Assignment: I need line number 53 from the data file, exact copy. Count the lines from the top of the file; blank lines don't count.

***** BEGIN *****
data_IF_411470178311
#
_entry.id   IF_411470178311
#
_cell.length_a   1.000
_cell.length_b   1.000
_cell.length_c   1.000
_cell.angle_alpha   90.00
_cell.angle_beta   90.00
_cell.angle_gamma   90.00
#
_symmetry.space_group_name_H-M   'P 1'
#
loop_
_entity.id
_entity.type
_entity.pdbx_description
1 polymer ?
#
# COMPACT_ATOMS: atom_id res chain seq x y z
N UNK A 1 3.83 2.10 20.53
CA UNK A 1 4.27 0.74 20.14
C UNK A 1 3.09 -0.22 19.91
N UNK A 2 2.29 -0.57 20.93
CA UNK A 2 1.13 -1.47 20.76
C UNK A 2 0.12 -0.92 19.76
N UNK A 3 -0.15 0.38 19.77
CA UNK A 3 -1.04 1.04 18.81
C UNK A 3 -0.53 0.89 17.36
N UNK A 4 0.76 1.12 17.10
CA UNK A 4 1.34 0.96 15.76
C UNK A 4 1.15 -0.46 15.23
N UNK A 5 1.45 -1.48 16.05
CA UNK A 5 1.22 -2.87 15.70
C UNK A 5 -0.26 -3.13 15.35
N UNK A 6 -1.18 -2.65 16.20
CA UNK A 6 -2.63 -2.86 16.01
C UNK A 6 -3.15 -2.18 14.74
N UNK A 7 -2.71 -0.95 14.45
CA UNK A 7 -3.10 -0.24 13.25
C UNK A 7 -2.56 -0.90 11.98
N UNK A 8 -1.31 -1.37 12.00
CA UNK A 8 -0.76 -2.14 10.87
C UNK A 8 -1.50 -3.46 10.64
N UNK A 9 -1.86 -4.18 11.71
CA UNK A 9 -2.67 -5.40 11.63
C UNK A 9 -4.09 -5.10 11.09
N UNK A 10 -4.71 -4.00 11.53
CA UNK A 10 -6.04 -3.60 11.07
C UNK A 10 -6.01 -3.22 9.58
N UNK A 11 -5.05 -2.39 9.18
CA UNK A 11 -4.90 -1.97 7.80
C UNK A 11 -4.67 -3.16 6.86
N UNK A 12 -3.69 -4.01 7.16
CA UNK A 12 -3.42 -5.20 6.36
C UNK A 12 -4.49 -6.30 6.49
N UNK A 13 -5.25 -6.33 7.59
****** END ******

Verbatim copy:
C UNK A 11 -4.67 -3.16 6.86